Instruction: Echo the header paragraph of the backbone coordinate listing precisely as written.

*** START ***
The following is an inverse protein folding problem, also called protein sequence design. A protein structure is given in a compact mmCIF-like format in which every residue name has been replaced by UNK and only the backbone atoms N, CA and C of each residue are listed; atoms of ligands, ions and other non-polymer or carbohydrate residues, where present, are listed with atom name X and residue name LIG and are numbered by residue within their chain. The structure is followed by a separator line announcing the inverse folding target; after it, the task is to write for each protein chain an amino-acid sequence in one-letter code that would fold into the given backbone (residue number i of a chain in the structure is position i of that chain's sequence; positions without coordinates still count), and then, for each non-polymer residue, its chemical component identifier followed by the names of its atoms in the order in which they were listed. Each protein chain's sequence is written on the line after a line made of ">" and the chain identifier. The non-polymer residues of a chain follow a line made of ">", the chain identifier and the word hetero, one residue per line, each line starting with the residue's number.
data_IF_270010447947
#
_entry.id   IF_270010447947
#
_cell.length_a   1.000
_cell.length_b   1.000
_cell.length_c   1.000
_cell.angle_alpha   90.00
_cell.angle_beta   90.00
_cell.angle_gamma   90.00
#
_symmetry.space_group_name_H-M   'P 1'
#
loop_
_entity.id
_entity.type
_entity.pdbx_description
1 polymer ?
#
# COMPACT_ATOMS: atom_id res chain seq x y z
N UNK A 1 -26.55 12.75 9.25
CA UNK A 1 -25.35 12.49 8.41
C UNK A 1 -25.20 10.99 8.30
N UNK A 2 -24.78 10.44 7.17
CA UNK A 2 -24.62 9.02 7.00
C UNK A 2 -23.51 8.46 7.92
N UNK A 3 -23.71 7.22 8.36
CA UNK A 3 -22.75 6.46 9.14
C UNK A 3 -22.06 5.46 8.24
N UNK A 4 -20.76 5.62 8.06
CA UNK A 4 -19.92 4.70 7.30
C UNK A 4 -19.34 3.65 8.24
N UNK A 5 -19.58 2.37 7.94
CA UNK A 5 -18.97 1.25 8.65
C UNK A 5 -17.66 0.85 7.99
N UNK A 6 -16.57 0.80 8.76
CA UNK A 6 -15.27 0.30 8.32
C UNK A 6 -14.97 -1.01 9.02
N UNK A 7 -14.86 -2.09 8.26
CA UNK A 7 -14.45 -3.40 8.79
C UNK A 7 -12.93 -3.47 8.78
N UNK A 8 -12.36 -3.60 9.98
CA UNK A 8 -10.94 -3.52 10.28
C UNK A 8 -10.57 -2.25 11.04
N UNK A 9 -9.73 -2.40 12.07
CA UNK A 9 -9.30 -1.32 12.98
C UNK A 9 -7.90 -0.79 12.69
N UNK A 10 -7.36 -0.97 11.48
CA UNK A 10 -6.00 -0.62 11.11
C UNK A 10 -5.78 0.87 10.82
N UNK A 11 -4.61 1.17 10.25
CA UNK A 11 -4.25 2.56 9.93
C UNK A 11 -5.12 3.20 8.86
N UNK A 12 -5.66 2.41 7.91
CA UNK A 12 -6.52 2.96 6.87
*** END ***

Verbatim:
The following is an inverse protein folding problem, also called protein sequence design. A protein structure is given in a compact mmCIF-like format in which every residue name has been replaced by UNK and only the backbone atoms N, CA and C of each residue are listed; atoms of ligands, ions and other non-polymer or carbohydrate residues, where present, are listed with atom name X and residue name LIG and are numbered by residue within their chain. The structure is followed by a separator line announcing the inverse folding target; after it, the task is to write for each protein chain an amino-acid sequence in one-letter code that would fold into the given backbone (residue number i of a chain in the structure is position i of that chain's sequence; positions without coordinates still count), and then, for each non-polymer residue, its chemical component identifier followed by the names of its atoms in the order in which they were listed. Each protein chain's sequence is written on the line after a line made of ">" and the chain identifier. The non-polymer residues of a chain follow a line made of ">", the chain identifier and the word hetero, one residue per line, each line starting with the residue's number.